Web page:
“We are already significantly understaffed in Northern Ireland and we cannot afford to lose another nurse out of the service. The RCN has consistently raised concerns with employers and the Department of Health about the wellbeing of health care staff and the long-term impact of working in a pandemic on a scale we have never seen before.

“Our members have reported feelings of fatigue, anxiety and moral distress associated with dealing with high levels of death and dying patients and the difficult experience of supporting relatives who have been unable to see their relatives.

“All of this takes its toll and we believe staff need proper access to support, time for rest and recuperation, and proper engagement in plans to rebuild services. Staff stood up when the pandemic was at its height and delivered care to the population of Northern Ireland in unimaginably difficult circumstances.

“It is now time that these same staff were rewarded and that their voices are heard as we move towards the next phase of this pandemic. Their experiences must inform rebuilding of services and they must be rewarded with a meaningful pay rise.

“We need decisive action to retain the staff we have as well as address our safe staffing issues through the implementation of legislation promised last year.”

Edna Grant, a district nursing sister and RCN Northern Ireland Board member said: “Large numbers of nurses are feeling burnt out and experiencing severe anxiety as a result of what we have been through. At the height of the pandemic, community nurses were continuing to treat and care for patients despite issues with PPE and being unable to rely on the some of the services we would normally have access to.

“Across all areas, we now have the huge task of ‘catching up’ with cases that were put on hold during the pandemic, so for us the work is not over. I worry for patients who have been unable to access services they need, as well as the pressure on staff as we try to rebuild. We have long had the issues of unsafe staffing levels in Northern Ireland and we need to ensure this problem is addressed. A good start would be ensuring that safe staffing legislation is implemented quickly.”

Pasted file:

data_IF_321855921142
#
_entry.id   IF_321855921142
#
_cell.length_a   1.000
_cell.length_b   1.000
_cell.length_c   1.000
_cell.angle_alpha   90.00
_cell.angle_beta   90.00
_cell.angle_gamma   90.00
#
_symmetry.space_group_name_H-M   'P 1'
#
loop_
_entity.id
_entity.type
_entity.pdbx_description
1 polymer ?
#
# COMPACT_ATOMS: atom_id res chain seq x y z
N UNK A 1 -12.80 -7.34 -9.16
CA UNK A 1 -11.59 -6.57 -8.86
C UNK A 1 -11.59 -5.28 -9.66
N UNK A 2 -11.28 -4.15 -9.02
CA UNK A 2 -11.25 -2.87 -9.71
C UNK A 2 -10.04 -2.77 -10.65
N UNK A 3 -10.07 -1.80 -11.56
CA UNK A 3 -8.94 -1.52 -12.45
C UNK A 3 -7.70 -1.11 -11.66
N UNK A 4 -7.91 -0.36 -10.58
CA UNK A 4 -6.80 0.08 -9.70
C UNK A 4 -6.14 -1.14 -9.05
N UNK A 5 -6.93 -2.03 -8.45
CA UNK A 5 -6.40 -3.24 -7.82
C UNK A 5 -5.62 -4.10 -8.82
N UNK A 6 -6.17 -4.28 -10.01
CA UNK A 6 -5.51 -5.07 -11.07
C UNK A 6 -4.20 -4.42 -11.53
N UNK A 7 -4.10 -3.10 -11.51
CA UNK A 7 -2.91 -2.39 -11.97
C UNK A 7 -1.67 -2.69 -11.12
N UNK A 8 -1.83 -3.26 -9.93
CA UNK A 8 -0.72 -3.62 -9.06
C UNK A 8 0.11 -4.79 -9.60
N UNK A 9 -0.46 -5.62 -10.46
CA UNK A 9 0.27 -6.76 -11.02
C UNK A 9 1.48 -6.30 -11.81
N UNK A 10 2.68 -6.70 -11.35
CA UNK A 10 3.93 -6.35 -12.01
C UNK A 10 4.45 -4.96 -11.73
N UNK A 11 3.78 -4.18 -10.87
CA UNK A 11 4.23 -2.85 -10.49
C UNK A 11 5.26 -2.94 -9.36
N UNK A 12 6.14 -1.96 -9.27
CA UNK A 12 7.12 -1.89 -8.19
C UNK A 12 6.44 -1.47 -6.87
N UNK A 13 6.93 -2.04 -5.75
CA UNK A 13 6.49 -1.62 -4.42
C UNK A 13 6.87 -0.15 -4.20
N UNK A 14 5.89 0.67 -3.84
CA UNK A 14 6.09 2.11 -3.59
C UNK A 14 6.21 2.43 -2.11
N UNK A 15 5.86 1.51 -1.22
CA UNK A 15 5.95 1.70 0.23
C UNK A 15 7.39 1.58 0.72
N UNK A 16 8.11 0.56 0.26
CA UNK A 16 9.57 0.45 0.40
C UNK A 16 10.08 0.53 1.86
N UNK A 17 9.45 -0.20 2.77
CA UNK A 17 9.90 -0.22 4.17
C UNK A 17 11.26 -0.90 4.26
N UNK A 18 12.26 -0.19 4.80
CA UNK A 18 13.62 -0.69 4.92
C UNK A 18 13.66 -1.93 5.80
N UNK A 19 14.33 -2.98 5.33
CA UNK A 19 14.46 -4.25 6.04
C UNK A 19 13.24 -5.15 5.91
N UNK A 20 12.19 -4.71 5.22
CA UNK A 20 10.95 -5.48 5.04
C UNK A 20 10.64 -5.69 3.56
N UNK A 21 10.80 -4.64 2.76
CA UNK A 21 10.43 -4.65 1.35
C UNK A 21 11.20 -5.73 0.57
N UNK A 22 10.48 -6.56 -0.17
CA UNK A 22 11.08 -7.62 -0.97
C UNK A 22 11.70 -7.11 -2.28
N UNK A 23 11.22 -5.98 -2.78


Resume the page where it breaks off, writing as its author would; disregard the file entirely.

As lockdown restrictions begin to ease in Northern Ireland, the BMA and RCN want to ensure that the government does not rely on the goodwill of staff to deal with current backlogs. Instead they should look to ensure that services resume in a way that is safe for both patients and those providing care. To do so, the health department and system leaders must start having honest and open conversations with the public about what can be realistically delivered so that an accurate expectation is set. There must also be a robust plan, which addresses actions outlined in the BMA’s Rest, recover, restore report and the RCN’s Principles for return to service – staff recovery and patient safety, including:

  • Prioritising protecting the health, safety, and mental wellbeing of the workforce
  • Providing the service with additional resourcing dedicated to helping to tackle backlogs
  • Ensuring that staff with signs of stress have access to a rapid referral, including self-referral, independent specialist occupational physician-led service
  • Expanding the healthcare system’s capacity
  • Putting measures in place expand the medical workforce

 

ENDS

 

Notes to editors

The BMA is a trade union and professional association representing and negotiating on behalf of all doctors in the UK. A leading voice advocating for outstanding health care and a healthy population. An association providing members with excellent individual services and support throughout their lives.